Everything develops from one of the most famous scenes in Victorian literature: the late-night encounter of Walter Hartright with a mysterious lone woman, near Hampstead Heath, after midnight, ‘a solitary Woman, dressed from head to foot in white garments; her face bent in grave inquiry on mine, her hand pointing to the dark cloud over London, as I faced her’ (ch. 4). He is entirely unable to locate her in class terms – she is neither a lady nor of the humble ranks – and although unchaperoned ‘at that suspiciously late hour’ she is also clearly not a prostitute. This is the enigmatic Anne Catherick, escaped from an asylum, who initially only serves to further the plot by acting as an uncanny double for Hartright’s beloved, Laura Fairlie, the main damsel in distress. Fairlie will be the target of Glyde and Fosco’s cunning plot. That Anne Catherick’s story is only unravelled in the margins of the central narrative somehow further guarantees her enigmatic hold on the imagination. She acts as a powerful cipher.
Gothic romance in modern dressCollins used all the apparatus of the Gothic romance in modern dress. The castle becomes the oppressive country house Blackwater with its decaying wings and oppressive lake. The dungeon is transformed into a lunatic asylum or domestic servitude in marriage. The monstrous Machiavellian lord becomes the evil genius, Count Fosco. The old feudal law of droit de seigneur is transformed into cynical men manipulating modern laws about Married Women’s Property rights. Significantly, the dark forest outside the laws of civilisation becomes London, the bewildering, labyrinthine metropolis.
Collins also explores one of the key themes of Gothic fiction – that the world goes awry when paternal authority is weak, perverted or absent. Fathers and husbands – other than the aptly named Hartright – are conniving, irresponsible or dastardly in The Woman in White. The beloved, Laura Fairlie, is a rather insipid ideal, yet she and Hartright set up an intriguing and unconventional ménage with her sister Marion, a figure heavily coded as lesbian. Collins continues the Gothic’s sly subversion of the patriarch’s authority.
Some contextsCollins took the central plot device of a woman falsely imprisoned in an asylum under an assumed name from an actual French case from 1776 which he read about in Maurice Méjan’s book Recueil des Causes Célèbres (c.1808). But sensation fiction felt so modern because it picked up on very contemporary events and debates too. Collins was known to keep a cuttings book of newspaper reports that might inspire plots. So, for instance, Collins exploits debates about the rights of married women, fresh in the mind from the passage of the 1857 Matrimonial Causes Act, which allowed civil divorce in England for the first time. It was only in 1882 that women were finally allowed to have property under the law, rather than being passed as chattel between father and husband. Collins also exploited fears about the Lunacy Laws, which were open to exploitation by unscrupulous husbands and 'the mad doctors'. All of these elements had come together in the spectacular case of Lord and Lady Bulwer-Lytton in 1858, when Rosina Lytton had denounced her husband for his cruelties only to be confined in an asylum for several weeks before a public outcry ensured her release.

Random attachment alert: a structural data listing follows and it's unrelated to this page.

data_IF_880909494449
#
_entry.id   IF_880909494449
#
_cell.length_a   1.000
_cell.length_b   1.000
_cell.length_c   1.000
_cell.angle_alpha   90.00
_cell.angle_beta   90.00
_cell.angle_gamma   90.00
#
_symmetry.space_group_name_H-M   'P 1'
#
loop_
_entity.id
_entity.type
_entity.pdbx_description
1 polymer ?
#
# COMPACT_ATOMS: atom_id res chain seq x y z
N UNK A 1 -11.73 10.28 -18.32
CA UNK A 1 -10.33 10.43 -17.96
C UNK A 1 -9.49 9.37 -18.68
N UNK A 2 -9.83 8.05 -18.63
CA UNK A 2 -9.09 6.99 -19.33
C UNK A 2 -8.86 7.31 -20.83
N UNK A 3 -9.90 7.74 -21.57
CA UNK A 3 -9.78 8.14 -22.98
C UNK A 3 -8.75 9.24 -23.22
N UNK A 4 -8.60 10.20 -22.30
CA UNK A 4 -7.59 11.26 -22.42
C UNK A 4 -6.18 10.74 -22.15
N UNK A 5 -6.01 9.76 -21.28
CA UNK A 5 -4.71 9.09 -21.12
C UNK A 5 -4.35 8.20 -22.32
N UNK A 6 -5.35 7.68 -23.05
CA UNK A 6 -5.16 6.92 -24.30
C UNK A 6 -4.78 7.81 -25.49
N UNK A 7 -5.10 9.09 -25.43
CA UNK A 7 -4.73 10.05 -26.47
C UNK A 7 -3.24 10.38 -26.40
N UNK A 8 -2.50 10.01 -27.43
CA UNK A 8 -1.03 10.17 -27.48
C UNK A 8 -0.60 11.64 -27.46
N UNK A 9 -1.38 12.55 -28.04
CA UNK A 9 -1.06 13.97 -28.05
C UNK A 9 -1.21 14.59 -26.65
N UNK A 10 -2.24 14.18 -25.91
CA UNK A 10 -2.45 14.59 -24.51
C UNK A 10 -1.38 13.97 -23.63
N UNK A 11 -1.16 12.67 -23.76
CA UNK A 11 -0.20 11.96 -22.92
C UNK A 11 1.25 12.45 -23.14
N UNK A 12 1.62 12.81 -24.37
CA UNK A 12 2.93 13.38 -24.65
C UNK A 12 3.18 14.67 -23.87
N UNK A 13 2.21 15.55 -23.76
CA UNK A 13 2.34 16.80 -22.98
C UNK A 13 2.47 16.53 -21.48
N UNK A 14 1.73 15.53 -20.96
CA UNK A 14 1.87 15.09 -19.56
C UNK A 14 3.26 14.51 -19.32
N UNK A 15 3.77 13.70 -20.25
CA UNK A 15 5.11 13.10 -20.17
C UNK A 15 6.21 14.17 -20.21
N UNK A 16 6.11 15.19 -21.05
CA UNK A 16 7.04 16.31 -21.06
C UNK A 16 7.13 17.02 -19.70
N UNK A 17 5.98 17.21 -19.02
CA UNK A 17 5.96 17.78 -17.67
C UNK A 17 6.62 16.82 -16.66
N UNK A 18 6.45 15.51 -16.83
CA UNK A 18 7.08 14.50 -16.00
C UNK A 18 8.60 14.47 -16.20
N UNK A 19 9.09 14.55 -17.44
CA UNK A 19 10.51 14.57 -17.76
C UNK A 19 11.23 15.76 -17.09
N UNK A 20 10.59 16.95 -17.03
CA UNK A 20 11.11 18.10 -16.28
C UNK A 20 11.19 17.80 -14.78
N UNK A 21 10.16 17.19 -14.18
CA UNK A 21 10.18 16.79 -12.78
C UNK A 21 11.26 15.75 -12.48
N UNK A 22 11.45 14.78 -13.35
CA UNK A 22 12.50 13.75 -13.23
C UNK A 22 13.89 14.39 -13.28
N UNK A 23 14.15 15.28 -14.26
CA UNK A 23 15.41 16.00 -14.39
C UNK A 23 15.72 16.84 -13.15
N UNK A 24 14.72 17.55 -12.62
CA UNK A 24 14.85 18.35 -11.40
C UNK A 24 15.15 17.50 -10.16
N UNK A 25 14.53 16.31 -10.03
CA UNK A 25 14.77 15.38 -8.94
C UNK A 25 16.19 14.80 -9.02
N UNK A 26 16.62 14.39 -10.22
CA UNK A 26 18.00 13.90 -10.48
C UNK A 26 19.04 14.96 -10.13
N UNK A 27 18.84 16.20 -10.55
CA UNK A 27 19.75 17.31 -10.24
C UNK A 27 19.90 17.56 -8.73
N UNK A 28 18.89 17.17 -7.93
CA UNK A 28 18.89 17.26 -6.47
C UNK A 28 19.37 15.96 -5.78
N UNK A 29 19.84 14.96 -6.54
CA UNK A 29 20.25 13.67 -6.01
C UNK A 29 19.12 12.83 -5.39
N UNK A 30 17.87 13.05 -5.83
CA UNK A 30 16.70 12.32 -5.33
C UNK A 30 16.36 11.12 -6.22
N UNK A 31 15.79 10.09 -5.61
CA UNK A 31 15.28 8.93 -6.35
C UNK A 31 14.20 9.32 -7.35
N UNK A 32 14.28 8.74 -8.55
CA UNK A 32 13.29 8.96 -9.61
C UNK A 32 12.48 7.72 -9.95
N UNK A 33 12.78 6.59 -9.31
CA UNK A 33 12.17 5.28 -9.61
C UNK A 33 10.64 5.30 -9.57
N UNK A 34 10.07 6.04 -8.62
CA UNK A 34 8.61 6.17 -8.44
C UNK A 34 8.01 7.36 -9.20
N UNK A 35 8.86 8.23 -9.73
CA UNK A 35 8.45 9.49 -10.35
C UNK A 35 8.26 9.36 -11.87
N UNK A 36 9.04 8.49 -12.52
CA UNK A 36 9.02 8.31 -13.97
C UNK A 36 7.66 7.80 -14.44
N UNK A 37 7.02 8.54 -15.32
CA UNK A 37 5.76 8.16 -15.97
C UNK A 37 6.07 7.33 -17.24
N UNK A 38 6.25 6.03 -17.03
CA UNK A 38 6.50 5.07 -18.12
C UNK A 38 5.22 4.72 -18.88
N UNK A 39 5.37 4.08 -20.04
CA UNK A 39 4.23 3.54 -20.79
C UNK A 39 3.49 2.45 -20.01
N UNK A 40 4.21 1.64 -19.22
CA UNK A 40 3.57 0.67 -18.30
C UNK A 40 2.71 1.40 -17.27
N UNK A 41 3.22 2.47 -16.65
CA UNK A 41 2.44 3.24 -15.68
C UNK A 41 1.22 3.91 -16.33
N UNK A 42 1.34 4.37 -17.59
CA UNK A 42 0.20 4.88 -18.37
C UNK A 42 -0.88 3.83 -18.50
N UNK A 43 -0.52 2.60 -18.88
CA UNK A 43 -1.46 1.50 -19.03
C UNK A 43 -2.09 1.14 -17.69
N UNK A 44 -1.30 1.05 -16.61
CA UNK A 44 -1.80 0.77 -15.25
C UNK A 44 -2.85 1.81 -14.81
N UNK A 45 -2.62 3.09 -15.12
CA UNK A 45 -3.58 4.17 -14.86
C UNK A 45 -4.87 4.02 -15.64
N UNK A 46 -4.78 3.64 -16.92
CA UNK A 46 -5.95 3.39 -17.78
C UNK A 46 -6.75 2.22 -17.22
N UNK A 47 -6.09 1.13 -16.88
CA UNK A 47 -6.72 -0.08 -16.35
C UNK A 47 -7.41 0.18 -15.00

Collins attacked middle-class hypocrisy perhaps because he was himself so bohemian. He kept a respectable family home with his mother for many years, whilst setting up his mistress Catherine Groves in a house nearby. Groves was his long-term companion – one long-standing myth is that his first encounter with Catherine exactly repeated Hartright’s encounter with the woman in white. Collins eventually set up home with Groves, but only to have another mistress, the working-class Martha Rudd (with whom he had three children), in a house a few streets away. He happily referred to this as his morganatic marriage. Collins was an epicurean of wine and women. It was another reason why he was never quite accepted by Victorian society, but this double or even triple life also gave him a direct route into the heart of English Victorianism: sex, shame and secrets.
 Anonymous, Saturday Review, 25 August 1860, p. 249.